One of the little known facts about Memorial Day is that unlike Veteran’s Day, which honors all US veterans, Memorial Day was created specifically to honor the memory of those who died in service to their country.
With that in mind, it seems an appropriate time to revisit the intersection of the lives of Ernie Pyle, a civilian reporter, and Henry Waskow, a US Army Captain.
During the 1940’s, Ernie Pyle was a star reporter for the Scripps-Howard newspaper chain. He won the Pulitzer Prize in 1944 for his reporting from the front, where he had earned a reputation as a writer who shared and understood the daily experiences of the GI. Long before it became fashionable for reporters to become “embedded” with military units as they raced across Iraq, Pyle lived, ate, slept and took enemy fire with the GI’s he covered.
In Pyle’s words, the infantry’s “life consisted wholly and solely of war, for they were and always had been front-line infantrymen. They survived because the fates were kind to them, certainly – but also because they had become hard and immensely wise in animal-like ways of self-preservation.” Pyle was identified so completely with the “common soldier” that he was one of the few civilians to be awarded the Purple Heart for combat wounding following his death by Japanese machine gun fire in Okinawa in 1945. Of Pyle, President Harry Truman said, “No man in this war has so well told the story of the American fighting man as American fighting men wanted it told. He deserves the gratitude of all his countrymen.”
In December of 1943, Pyle was embedded with the US Army as it slogged its way up the Italian peninsula against heavy resistance. Captain Henry Waskow served as a company commander in the 36th Infantry Division during the ten-day long Battle of San Pietro, part of a larger six week campaign against strong German defenses during which the US Fifth Army suffered 16,000 casualties.
Captain Waskow was one of those casualties. On December 12th, he and his men came under intense shellfire at the front lines. Shrapnel from an explosion struck him in the chest and killed him almost immediately. With the battle raging on, it took three days to recover Captain Waskow’s body and transport it to a relatively safe location.
During that time, Pyle, who knew Waskow, waited. Pyle was present when the officer’s body was transported down the mountain. That’s where Pyle’s story “The Death of Captain Waskow” begins… “In this war I have known a lot of officers who were loved and respected by the soldiers under them. But never have I crossed the trail of any man as beloved as Capt. Henry T. Waskow of Belton, Texas.”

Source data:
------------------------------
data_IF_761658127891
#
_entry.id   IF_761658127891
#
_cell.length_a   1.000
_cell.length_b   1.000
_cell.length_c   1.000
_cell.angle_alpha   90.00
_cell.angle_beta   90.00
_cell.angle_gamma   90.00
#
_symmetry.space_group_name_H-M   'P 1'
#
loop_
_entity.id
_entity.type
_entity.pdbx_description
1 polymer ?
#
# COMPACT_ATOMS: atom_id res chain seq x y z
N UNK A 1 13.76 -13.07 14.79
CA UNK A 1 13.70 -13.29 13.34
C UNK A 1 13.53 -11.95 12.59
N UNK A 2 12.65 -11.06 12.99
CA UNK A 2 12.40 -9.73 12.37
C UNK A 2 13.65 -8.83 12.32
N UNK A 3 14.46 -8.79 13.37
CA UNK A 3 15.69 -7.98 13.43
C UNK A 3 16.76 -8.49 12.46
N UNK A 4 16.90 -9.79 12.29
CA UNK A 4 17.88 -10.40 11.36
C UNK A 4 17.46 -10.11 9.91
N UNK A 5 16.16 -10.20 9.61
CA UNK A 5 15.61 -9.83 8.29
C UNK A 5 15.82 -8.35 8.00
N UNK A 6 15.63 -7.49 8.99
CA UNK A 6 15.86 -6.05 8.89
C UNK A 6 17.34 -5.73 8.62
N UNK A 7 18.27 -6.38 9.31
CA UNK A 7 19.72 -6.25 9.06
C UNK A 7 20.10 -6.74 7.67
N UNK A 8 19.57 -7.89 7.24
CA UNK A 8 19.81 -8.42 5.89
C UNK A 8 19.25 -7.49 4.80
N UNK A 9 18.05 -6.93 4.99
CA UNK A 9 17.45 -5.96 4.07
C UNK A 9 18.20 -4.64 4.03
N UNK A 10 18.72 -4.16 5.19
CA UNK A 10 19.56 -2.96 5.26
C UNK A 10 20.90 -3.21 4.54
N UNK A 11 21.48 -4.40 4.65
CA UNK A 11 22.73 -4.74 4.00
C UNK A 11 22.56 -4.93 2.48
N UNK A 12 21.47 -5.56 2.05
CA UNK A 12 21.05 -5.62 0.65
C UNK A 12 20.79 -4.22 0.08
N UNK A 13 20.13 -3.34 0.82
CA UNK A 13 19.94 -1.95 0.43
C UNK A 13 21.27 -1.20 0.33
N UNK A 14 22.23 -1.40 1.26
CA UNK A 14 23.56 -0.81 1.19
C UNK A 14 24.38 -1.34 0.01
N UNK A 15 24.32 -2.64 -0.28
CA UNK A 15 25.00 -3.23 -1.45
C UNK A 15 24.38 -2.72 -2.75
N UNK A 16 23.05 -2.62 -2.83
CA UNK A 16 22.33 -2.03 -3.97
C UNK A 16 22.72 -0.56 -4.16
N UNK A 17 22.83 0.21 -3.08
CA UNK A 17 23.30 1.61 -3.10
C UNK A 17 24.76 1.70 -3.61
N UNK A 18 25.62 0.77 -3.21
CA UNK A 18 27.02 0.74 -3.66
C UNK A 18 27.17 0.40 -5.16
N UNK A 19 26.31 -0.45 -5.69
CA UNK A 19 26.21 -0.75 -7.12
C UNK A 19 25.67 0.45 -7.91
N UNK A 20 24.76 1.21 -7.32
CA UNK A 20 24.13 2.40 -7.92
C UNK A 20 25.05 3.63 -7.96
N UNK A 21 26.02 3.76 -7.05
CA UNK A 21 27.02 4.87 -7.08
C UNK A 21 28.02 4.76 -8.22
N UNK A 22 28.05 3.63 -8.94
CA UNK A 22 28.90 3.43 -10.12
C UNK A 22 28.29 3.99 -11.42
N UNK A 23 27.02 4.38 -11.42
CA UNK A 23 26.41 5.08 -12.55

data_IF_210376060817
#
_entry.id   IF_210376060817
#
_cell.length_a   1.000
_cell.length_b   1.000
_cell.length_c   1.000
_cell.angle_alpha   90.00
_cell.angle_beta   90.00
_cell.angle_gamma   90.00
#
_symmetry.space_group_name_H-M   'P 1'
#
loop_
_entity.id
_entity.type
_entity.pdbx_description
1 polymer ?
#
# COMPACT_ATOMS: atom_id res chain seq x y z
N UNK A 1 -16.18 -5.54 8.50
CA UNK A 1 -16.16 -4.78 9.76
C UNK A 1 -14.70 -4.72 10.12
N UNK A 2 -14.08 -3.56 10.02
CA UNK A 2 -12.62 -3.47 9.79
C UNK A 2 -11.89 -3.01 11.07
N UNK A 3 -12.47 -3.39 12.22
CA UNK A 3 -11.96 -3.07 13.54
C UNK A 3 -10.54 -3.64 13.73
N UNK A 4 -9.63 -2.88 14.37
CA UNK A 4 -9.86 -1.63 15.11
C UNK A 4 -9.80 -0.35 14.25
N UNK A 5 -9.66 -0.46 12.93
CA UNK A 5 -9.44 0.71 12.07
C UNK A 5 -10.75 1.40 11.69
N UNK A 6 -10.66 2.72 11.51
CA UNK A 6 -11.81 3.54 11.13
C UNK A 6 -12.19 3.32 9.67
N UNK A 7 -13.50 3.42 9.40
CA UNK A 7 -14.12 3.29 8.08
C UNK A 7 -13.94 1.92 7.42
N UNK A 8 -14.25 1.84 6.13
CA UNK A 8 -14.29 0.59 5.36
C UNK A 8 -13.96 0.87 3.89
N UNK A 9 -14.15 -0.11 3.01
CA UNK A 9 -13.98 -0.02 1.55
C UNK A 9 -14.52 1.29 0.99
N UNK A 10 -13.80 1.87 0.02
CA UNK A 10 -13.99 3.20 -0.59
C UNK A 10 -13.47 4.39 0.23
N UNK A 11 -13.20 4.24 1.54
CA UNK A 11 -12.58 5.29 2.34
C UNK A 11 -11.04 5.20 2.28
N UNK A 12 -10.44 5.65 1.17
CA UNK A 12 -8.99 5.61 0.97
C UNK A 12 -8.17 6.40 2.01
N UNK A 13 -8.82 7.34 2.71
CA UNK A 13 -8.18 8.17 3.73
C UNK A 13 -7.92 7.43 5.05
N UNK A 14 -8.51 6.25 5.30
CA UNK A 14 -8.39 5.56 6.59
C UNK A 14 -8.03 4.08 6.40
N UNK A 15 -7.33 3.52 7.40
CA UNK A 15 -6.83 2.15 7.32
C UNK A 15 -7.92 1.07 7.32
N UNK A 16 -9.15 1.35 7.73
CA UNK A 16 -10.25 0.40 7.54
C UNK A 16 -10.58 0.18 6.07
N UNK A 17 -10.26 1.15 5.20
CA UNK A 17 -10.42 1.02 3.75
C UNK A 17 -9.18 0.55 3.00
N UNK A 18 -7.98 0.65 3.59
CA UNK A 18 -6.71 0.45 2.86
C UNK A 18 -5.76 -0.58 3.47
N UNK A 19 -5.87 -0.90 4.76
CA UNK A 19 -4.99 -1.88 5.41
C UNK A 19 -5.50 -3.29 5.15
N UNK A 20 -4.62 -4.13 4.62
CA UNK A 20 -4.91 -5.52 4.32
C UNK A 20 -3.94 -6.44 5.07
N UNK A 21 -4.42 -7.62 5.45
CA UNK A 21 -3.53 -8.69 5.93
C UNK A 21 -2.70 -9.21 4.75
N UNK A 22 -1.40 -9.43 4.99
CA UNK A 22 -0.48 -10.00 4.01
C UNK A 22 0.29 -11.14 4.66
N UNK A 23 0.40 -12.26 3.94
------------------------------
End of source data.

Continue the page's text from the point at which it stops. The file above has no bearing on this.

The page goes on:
On this Memorial Day, I would ask each of you to take a few minutes to read or view this moving portrait of leadership and loss. We often find it so very difficult to describe great leadership, frequently resorting to that old “you know it when you see it” test. In this moving piece, Pyle makes it clear that another test of inspirational, personal leadership occurs when the leader is lost, and that leader’s followers have one last chance to honor the memory of what was.
I would like to dedicate this piece to my uncle Ed Brouwer, a machine-gunner who died when his post was overrun in Korea. And even though Memorial Day was created to honor the memory of those who died, I am thinking today of two veterans who survived the war.
The first is the late Sgt Clarence Johnson, my wife’s father, who fought his way across the Pacific, including combat in Kwajalein, the Philippines, and Okinawa. The second is one Sgt Dorsey, now age 93, whom my wife and I met yesterday at the VA hospital in Martinsburg, WV. He stood straight under his 4th Infantry Division ball cap, complete with Purple Heart, and quietly described his journey from Normandy through the Battle of the Bulge to the German heartland, as simply “hell on earth”. Like Capt Waskow, Sgt Dorsey was struck in the chest with shrapnel. Unlike Capt Waskow, Dorsey’s life was saved, ironically, by a wad of worthless German marks he carried in a wallet in his chest pocket.
On this Memorial Day, cherish these memories and our freedoms, which are most definitely not free.